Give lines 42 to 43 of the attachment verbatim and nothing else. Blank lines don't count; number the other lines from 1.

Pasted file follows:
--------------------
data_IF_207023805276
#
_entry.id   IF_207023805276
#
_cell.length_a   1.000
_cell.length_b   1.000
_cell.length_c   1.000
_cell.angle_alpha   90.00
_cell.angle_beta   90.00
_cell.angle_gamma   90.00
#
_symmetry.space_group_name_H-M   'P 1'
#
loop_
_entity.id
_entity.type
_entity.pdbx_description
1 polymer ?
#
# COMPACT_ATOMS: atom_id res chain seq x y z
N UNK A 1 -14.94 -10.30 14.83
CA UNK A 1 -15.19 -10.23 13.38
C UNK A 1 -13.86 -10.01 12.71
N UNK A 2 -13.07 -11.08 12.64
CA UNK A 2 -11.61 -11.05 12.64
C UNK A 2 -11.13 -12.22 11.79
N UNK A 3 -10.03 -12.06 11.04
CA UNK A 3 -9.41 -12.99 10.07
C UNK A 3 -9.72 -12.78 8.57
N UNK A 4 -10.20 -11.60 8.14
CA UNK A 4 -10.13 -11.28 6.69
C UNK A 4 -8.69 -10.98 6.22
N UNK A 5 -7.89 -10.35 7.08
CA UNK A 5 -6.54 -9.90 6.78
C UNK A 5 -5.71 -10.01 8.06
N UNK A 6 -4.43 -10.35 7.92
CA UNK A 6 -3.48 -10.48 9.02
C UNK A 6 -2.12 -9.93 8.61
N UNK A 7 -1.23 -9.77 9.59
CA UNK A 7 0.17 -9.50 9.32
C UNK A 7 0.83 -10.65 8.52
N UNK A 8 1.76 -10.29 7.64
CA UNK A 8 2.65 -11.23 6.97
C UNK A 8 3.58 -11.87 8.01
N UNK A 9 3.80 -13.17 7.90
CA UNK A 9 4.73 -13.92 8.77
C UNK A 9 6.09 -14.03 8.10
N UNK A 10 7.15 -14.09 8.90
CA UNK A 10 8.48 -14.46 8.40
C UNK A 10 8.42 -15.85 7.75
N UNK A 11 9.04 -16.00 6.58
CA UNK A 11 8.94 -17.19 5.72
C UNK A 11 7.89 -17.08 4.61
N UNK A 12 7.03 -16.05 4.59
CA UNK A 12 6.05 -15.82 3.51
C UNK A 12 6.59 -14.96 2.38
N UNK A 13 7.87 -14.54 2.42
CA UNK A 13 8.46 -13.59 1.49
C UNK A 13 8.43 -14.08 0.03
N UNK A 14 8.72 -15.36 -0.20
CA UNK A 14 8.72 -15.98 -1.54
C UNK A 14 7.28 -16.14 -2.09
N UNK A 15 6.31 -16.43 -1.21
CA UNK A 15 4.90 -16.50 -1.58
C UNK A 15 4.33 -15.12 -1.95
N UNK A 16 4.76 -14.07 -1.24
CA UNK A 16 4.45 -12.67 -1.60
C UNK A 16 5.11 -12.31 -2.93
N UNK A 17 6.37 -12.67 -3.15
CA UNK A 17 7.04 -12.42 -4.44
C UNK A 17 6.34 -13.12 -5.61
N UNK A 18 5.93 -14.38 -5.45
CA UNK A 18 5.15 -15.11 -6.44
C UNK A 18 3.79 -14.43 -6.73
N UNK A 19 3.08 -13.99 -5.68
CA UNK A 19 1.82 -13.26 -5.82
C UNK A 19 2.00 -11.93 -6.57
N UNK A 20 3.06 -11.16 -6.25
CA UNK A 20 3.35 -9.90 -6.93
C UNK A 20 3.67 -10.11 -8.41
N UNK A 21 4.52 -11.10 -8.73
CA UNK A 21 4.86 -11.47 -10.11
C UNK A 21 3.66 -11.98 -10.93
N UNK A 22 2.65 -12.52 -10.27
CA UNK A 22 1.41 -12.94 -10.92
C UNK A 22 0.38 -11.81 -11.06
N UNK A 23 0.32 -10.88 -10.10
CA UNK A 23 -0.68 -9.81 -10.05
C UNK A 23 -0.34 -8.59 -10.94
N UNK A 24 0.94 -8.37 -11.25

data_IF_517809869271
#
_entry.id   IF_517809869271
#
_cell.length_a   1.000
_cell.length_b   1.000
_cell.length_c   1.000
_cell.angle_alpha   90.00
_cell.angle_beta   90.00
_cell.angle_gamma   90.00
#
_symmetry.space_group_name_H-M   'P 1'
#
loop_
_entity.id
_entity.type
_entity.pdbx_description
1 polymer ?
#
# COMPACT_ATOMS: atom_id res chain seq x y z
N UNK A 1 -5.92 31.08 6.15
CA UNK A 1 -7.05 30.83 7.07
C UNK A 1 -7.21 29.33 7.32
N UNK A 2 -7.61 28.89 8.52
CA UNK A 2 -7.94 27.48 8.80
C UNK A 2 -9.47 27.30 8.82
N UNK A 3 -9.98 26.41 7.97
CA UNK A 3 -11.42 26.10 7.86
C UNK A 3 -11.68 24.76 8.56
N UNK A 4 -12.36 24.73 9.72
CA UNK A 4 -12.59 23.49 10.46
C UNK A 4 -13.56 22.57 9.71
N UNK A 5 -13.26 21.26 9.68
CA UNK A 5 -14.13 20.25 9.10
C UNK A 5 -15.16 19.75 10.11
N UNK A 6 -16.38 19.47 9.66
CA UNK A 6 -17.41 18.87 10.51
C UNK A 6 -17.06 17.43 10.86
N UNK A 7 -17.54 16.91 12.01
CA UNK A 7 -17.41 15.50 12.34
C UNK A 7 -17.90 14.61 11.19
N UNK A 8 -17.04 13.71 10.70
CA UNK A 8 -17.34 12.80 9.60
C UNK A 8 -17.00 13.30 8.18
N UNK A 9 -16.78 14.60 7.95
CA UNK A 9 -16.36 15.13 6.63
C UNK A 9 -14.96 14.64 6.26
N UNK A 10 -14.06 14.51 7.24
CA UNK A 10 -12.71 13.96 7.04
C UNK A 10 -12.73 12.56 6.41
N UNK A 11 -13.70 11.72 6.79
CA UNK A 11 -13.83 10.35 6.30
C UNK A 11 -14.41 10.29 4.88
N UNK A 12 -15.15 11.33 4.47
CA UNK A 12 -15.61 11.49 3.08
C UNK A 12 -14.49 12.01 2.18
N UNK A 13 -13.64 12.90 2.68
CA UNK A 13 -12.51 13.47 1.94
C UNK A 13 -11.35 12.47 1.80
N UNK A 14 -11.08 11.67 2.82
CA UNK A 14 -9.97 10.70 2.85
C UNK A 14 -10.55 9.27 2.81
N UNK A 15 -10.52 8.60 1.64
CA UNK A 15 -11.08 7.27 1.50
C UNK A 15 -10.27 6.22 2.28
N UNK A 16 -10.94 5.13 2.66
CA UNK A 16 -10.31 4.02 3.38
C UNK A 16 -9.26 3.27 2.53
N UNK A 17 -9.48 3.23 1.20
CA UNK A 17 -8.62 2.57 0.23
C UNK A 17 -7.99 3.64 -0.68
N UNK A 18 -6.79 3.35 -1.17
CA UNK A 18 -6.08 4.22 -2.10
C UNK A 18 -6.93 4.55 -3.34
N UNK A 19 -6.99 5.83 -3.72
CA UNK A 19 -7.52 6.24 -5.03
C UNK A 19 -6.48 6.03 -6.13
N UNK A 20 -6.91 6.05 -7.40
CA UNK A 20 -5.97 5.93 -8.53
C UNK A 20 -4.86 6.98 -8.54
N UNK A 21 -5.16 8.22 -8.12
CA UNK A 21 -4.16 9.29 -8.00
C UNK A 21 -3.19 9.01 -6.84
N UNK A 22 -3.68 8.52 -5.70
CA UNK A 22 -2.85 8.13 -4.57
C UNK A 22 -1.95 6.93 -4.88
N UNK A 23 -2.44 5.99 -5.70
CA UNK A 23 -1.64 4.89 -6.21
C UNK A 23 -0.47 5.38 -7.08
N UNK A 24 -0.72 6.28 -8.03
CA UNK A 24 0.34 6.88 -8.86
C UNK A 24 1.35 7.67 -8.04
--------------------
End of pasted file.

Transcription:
N UNK A 8 1.76 -10.29 7.64
CA UNK A 8 2.65 -11.23 6.97